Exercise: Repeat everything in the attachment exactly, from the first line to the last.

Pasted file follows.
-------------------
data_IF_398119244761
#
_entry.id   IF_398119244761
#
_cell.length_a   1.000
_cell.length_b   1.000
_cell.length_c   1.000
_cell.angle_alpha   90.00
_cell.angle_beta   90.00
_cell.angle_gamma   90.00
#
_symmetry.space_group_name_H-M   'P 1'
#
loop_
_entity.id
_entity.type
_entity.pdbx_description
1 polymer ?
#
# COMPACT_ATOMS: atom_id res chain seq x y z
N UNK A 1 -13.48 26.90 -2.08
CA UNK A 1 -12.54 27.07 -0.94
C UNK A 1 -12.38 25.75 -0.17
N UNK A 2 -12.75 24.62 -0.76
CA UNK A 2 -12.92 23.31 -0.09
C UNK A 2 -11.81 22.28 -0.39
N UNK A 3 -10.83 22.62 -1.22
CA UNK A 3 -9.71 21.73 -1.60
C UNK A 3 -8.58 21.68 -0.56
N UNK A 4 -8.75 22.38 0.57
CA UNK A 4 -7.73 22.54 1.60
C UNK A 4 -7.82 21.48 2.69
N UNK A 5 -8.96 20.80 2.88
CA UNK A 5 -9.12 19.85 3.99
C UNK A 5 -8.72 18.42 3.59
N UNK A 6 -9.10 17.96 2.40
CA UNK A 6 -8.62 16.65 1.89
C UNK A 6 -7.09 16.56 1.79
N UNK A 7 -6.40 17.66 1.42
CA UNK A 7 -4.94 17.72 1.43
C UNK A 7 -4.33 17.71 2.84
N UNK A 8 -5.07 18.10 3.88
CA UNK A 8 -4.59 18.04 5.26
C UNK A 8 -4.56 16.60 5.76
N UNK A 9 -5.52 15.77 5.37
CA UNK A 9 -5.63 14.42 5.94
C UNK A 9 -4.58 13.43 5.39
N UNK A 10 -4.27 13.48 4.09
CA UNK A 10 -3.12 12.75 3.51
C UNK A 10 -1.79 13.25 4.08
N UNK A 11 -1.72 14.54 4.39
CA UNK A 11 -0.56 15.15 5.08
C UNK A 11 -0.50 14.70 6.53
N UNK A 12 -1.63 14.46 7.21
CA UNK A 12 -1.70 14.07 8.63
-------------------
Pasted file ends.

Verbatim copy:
data_IF_398119244761
#
_entry.id   IF_398119244761
#
_cell.length_a   1.000
_cell.length_b   1.000
_cell.length_c   1.000
_cell.angle_alpha   90.00
_cell.angle_beta   90.00
_cell.angle_gamma   90.00
#
_symmetry.space_group_name_H-M   'P 1'
#
loop_
_entity.id
_entity.type
_entity.pdbx_description
1 polymer ?
#
# COMPACT_ATOMS: atom_id res chain seq x y z
N UNK A 1 -13.48 26.90 -2.08
CA UNK A 1 -12.54 27.07 -0.94
C UNK A 1 -12.38 25.75 -0.17
N UNK A 2 -12.75 24.62 -0.76
CA UNK A 2 -12.92 23.31 -0.09
C UNK A 2 -11.81 22.28 -0.39
N UNK A 3 -10.83 22.62 -1.22
CA UNK A 3 -9.71 21.73 -1.60
C UNK A 3 -8.58 21.68 -0.56
N UNK A 4 -8.75 22.38 0.57
CA UNK A 4 -7.73 22.54 1.60
C UNK A 4 -7.82 21.48 2.69
N UNK A 5 -8.96 20.80 2.88
CA UNK A 5 -9.12 19.85 3.99
C UNK A 5 -8.72 18.42 3.59
N UNK A 6 -9.10 17.96 2.40
CA UNK A 6 -8.62 16.65 1.89
C UNK A 6 -7.09 16.56 1.79
N UNK A 7 -6.40 17.66 1.42
CA UNK A 7 -4.94 17.72 1.43
C UNK A 7 -4.33 17.71 2.84
N UNK A 8 -5.07 18.10 3.88
CA UNK A 8 -4.59 18.04 5.26
C UNK A 8 -4.56 16.60 5.76
N UNK A 9 -5.52 15.77 5.37
CA UNK A 9 -5.63 14.42 5.94
C UNK A 9 -4.58 13.43 5.39
N UNK A 10 -4.27 13.48 4.09
CA UNK A 10 -3.12 12.75 3.51
C UNK A 10 -1.79 13.25 4.08
N UNK A 11 -1.72 14.54 4.39
CA UNK A 11 -0.56 15.15 5.08
C UNK A 11 -0.50 14.70 6.53
N UNK A 12 -1.63 14.46 7.21
CA UNK A 12 -1.70 14.07 8.63